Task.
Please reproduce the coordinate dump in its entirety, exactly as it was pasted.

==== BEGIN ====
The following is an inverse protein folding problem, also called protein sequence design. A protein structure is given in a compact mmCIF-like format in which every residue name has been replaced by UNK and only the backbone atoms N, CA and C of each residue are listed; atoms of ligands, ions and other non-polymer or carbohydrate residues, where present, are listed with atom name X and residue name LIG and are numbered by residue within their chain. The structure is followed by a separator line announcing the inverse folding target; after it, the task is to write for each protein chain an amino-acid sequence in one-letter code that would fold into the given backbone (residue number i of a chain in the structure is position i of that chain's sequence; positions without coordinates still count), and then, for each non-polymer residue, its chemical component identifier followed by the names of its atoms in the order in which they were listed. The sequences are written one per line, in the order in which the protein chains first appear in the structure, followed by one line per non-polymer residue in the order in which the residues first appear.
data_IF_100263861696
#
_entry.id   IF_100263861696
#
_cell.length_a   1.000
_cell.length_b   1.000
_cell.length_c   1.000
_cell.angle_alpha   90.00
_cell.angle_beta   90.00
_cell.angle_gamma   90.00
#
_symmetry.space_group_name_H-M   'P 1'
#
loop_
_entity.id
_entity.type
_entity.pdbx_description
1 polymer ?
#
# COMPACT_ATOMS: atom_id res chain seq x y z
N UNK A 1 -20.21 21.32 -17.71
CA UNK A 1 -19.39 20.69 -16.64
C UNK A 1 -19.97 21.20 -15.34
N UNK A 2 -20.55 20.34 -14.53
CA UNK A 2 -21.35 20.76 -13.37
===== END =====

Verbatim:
The following is an inverse protein folding problem, also called protein sequence design. A protein structure is given in a compact mmCIF-like format in which every residue name has been replaced by UNK and only the backbone atoms N, CA and C of each residue are listed; atoms of ligands, ions and other non-polymer or carbohydrate residues, where present, are listed with atom name X and residue name LIG and are numbered by residue within their chain. The structure is followed by a separator line announcing the inverse folding target; after it, the task is to write for each protein chain an amino-acid sequence in one-letter code that would fold into the given backbone (residue number i of a chain in the structure is position i of that chain's sequence; positions without coordinates still count), and then, for each non-polymer residue, its chemical component identifier followed by the names of its atoms in the order in which they were listed. The sequences are written one per line, in the order in which the protein chains first appear in the structure, followed by one line per non-polymer residue in the order in which the residues first appear.
data_IF_100263861696
#
_entry.id   IF_100263861696
#
_cell.length_a   1.000
_cell.length_b   1.000
_cell.length_c   1.000
_cell.angle_alpha   90.00
_cell.angle_beta   90.00
_cell.angle_gamma   90.00
#
_symmetry.space_group_name_H-M   'P 1'
#
loop_
_entity.id
_entity.type
_entity.pdbx_description
1 polymer ?
#
# COMPACT_ATOMS: atom_id res chain seq x y z
N UNK A 1 -20.21 21.32 -17.71
CA UNK A 1 -19.39 20.69 -16.64
C UNK A 1 -19.97 21.20 -15.34
N UNK A 2 -20.55 20.34 -14.53
CA UNK A 2 -21.35 20.76 -13.37